Monday, March 29, 2021

"Though they circumcised their daughter, her parents were relatively liberal by the standards of the time and believed that all their children should be educated regardless of gender."

"When El Saadawi was ten they tried to marry her off in accordance with local custom, but her mother supported her when she resisted. El Saadawi allegedly deterred other suitors by smearing aubergine on her teeth to make them black.... After graduating in 1955 El Saadawi returned to her home village to work as a doctor, turning her experiences into a novel, Memoirs of a Woman Doctor. She also married her second husband, Rashad Bey, a lawyer, but swiftly divorced him when he proved too 'patriarchal.' He threw the manuscript of one of her novels out of the window, tore up her Medical Association card and once tried to throttle her.... El Saadawi’s anger was not just directed at Egypt, Islam and the Arab world. She was also a harsh critic of western hypocrisy, colonialism, militarism, capitalism and US support for Israel. She considered the Islamic veil to be a 'tool of oppression' but also condemned the make-up and clothes worn by women in the West. 'Women are pushed to be just bodies — either to be veiled under religion or to be veiled by make-up,' she said. 'They are told they shouldn’t face the world with their real face.'"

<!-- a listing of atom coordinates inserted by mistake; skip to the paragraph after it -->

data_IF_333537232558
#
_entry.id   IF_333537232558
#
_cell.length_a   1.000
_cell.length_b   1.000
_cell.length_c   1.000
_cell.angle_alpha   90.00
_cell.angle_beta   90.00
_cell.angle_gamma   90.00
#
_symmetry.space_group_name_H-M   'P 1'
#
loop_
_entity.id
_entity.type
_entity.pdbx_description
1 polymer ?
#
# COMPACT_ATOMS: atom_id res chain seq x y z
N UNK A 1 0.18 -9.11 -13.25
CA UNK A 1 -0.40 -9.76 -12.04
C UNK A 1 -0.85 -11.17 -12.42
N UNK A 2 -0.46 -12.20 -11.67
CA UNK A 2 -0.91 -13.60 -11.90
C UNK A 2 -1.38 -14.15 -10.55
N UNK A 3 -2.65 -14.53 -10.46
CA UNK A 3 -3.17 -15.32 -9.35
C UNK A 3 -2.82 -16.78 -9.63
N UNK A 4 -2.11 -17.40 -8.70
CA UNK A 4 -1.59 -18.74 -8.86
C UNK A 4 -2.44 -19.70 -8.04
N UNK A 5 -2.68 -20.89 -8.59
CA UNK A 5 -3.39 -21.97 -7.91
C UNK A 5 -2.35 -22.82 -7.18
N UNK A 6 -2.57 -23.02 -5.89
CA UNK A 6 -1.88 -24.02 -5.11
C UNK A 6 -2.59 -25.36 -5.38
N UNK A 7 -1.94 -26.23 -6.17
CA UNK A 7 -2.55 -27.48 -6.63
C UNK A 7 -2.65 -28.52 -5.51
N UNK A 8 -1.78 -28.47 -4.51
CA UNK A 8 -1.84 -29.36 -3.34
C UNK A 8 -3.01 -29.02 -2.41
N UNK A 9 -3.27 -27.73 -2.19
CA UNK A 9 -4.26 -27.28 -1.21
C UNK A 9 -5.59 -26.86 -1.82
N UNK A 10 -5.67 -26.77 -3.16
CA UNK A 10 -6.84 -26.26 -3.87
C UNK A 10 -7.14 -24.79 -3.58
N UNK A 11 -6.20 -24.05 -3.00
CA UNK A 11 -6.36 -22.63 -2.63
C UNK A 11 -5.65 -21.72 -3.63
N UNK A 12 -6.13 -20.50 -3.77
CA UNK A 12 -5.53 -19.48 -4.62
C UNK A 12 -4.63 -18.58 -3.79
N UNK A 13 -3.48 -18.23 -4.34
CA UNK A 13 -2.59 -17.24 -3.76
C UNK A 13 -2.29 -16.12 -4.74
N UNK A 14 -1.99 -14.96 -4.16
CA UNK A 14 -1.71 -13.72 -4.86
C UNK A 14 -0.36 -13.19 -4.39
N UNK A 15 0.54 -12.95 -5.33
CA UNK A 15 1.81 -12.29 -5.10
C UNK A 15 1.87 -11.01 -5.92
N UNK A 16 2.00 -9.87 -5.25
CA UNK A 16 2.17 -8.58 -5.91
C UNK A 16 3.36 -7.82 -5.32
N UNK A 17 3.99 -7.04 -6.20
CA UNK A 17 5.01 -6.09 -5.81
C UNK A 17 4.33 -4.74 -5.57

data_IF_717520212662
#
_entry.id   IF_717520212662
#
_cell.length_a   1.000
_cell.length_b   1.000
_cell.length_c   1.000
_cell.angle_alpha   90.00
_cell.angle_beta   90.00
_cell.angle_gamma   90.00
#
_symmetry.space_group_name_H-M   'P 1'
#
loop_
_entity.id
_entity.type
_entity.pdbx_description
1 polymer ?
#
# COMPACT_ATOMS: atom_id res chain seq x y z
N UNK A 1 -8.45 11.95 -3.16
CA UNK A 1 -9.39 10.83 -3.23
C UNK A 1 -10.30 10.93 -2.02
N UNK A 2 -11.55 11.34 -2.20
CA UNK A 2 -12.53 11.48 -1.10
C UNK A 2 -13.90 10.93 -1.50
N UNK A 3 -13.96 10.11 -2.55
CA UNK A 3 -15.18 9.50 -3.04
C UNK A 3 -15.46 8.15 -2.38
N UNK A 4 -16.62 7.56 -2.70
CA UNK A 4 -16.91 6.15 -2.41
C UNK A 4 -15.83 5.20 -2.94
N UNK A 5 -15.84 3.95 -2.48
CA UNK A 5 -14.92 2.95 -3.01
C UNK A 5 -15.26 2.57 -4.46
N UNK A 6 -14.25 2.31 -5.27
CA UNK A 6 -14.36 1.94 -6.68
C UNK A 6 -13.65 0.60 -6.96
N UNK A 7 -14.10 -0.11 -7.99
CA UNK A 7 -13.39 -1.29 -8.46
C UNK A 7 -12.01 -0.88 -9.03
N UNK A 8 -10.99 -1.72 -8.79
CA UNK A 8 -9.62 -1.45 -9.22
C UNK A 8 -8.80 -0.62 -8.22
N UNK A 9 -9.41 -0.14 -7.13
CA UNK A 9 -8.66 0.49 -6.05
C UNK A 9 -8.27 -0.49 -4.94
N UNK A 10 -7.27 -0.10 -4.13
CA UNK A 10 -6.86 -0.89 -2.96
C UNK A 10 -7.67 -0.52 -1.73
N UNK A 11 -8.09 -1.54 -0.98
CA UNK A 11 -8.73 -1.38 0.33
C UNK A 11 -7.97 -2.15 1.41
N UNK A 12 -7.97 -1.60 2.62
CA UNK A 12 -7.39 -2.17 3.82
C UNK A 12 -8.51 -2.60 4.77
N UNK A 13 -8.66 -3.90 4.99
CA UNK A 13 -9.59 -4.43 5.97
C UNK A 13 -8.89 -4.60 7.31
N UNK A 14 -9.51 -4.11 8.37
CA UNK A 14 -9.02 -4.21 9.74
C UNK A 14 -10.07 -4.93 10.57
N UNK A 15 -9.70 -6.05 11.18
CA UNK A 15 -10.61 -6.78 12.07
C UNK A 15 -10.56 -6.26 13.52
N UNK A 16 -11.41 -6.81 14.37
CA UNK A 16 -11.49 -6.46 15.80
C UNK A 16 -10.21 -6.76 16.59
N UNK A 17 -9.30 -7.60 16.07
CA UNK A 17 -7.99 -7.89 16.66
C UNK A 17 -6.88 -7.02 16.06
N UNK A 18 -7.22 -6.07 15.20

From "Nawal El Saadawi obituary/Prolific Egyptian author and fearless campaigner for women’s rights who became the ‘Simone de Beauvoir of the Arab world’" (London Times).

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